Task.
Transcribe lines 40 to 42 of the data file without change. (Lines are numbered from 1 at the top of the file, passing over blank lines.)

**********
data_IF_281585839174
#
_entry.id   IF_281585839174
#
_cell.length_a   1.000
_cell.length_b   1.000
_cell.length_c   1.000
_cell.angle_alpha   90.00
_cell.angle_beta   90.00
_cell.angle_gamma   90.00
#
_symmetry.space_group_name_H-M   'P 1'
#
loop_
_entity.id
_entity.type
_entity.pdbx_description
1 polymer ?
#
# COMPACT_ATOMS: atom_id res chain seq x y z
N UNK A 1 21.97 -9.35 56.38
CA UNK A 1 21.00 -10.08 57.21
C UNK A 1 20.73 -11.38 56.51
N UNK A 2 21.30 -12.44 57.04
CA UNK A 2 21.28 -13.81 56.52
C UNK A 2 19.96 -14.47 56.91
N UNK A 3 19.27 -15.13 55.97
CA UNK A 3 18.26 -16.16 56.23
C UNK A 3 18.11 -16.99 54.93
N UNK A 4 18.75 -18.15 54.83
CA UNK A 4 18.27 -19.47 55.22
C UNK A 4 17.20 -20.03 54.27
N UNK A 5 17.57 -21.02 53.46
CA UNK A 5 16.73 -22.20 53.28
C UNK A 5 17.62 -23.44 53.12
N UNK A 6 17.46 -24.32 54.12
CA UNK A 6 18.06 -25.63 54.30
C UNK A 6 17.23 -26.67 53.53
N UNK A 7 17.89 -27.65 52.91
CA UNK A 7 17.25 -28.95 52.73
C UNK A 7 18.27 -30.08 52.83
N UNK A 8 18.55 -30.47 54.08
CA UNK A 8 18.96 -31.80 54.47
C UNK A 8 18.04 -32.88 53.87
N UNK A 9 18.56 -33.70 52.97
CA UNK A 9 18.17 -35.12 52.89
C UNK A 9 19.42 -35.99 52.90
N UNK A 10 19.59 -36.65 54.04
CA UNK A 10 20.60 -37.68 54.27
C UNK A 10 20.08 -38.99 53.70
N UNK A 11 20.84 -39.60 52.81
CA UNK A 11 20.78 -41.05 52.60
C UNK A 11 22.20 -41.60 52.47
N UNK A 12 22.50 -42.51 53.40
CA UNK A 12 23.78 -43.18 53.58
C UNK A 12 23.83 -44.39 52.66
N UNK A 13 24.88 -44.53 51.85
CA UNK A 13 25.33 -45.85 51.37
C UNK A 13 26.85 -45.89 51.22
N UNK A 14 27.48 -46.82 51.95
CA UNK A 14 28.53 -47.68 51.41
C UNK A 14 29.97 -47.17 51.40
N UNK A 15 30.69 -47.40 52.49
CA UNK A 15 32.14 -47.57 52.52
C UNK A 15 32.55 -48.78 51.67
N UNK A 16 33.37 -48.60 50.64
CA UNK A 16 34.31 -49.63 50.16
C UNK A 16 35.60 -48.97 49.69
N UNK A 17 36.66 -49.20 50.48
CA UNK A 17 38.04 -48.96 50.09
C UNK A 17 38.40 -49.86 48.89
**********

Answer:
CA UNK A 7 17.25 -28.95 52.73
C UNK A 7 18.27 -30.08 52.83
N UNK A 8 18.55 -30.47 54.08